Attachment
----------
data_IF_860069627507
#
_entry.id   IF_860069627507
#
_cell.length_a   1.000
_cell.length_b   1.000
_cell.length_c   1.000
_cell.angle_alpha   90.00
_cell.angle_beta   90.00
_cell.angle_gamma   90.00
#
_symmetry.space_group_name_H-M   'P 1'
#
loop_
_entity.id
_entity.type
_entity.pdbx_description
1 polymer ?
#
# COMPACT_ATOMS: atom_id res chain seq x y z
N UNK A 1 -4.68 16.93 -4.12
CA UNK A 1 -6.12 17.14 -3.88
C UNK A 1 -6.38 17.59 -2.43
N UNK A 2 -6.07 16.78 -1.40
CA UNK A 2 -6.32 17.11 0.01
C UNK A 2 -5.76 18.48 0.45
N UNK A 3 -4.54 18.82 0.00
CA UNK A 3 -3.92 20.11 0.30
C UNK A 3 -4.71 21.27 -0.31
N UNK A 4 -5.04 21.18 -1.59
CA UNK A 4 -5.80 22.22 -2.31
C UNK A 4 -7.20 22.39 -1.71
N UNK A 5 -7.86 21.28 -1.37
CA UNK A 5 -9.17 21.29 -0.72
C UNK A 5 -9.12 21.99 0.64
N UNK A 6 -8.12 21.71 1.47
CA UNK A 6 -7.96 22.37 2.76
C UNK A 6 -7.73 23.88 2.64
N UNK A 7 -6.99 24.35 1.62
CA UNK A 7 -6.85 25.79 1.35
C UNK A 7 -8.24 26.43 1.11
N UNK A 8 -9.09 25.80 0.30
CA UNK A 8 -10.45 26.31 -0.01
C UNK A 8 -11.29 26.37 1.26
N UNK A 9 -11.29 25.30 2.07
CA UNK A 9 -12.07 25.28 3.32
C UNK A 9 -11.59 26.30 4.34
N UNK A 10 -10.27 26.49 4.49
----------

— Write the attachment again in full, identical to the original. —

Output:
data_IF_860069627507
#
_entry.id   IF_860069627507
#
_cell.length_a   1.000
_cell.length_b   1.000
_cell.length_c   1.000
_cell.angle_alpha   90.00
_cell.angle_beta   90.00
_cell.angle_gamma   90.00
#
_symmetry.space_group_name_H-M   'P 1'
#
loop_
_entity.id
_entity.type
_entity.pdbx_description
1 polymer ?
#
# COMPACT_ATOMS: atom_id res chain seq x y z
N UNK A 1 -4.68 16.93 -4.12
CA UNK A 1 -6.12 17.14 -3.88
C UNK A 1 -6.38 17.59 -2.43
N UNK A 2 -6.07 16.78 -1.40
CA UNK A 2 -6.32 17.11 0.01
C UNK A 2 -5.76 18.48 0.45
N UNK A 3 -4.54 18.82 0.00
CA UNK A 3 -3.92 20.11 0.30
C UNK A 3 -4.71 21.27 -0.31
N UNK A 4 -5.04 21.18 -1.59
CA UNK A 4 -5.80 22.22 -2.31
C UNK A 4 -7.20 22.39 -1.71
N UNK A 5 -7.86 21.28 -1.37
CA UNK A 5 -9.17 21.29 -0.72
C UNK A 5 -9.12 21.99 0.64
N UNK A 6 -8.12 21.71 1.47
CA UNK A 6 -7.96 22.37 2.76
C UNK A 6 -7.73 23.88 2.64
N UNK A 7 -6.99 24.35 1.62
CA UNK A 7 -6.85 25.79 1.35
C UNK A 7 -8.24 26.43 1.11
N UNK A 8 -9.09 25.80 0.30
CA UNK A 8 -10.45 26.31 -0.01
C UNK A 8 -11.29 26.37 1.26
N UNK A 9 -11.29 25.30 2.07
CA UNK A 9 -12.07 25.28 3.32
C UNK A 9 -11.59 26.30 4.34
N UNK A 10 -10.27 26.49 4.49